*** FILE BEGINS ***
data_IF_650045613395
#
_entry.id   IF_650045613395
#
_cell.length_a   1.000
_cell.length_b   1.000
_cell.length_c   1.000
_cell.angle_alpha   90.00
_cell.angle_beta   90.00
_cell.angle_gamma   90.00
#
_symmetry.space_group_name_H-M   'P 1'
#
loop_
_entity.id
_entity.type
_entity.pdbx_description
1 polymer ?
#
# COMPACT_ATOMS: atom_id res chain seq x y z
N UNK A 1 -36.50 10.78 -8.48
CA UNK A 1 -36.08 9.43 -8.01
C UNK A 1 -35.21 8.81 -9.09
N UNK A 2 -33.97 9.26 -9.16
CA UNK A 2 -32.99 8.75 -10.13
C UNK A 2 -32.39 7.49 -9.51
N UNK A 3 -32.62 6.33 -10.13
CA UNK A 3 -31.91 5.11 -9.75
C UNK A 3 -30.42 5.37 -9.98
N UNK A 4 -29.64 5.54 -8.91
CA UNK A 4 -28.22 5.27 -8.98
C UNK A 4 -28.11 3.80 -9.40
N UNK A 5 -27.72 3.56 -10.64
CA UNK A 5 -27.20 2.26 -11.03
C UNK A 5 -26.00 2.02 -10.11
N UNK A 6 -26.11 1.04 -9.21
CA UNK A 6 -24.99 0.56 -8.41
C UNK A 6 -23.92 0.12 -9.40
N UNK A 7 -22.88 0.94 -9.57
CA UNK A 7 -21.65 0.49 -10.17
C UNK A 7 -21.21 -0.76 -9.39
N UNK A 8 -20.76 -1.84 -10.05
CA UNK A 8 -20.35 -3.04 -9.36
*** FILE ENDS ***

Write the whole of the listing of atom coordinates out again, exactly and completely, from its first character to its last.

data_IF_650045613395
#
_entry.id   IF_650045613395
#
_cell.length_a   1.000
_cell.length_b   1.000
_cell.length_c   1.000
_cell.angle_alpha   90.00
_cell.angle_beta   90.00
_cell.angle_gamma   90.00
#
_symmetry.space_group_name_H-M   'P 1'
#
loop_
_entity.id
_entity.type
_entity.pdbx_description
1 polymer ?
#
# COMPACT_ATOMS: atom_id res chain seq x y z
N UNK A 1 -36.50 10.78 -8.48
CA UNK A 1 -36.08 9.43 -8.01
C UNK A 1 -35.21 8.81 -9.09
N UNK A 2 -33.97 9.26 -9.16
CA UNK A 2 -32.99 8.75 -10.13
C UNK A 2 -32.39 7.49 -9.51
N UNK A 3 -32.62 6.33 -10.13
CA UNK A 3 -31.91 5.11 -9.75
C UNK A 3 -30.42 5.37 -9.98
N UNK A 4 -29.64 5.54 -8.91
CA UNK A 4 -28.22 5.27 -8.98
C UNK A 4 -28.11 3.80 -9.40
N UNK A 5 -27.72 3.56 -10.64
CA UNK A 5 -27.20 2.26 -11.03
C UNK A 5 -26.00 2.02 -10.11
N UNK A 6 -26.11 1.04 -9.21
CA UNK A 6 -24.99 0.56 -8.41
C UNK A 6 -23.92 0.12 -9.40
N UNK A 7 -22.88 0.94 -9.57
CA UNK A 7 -21.65 0.49 -10.17
C UNK A 7 -21.21 -0.76 -9.39
N UNK A 8 -20.76 -1.84 -10.05
CA UNK A 8 -20.35 -3.04 -9.36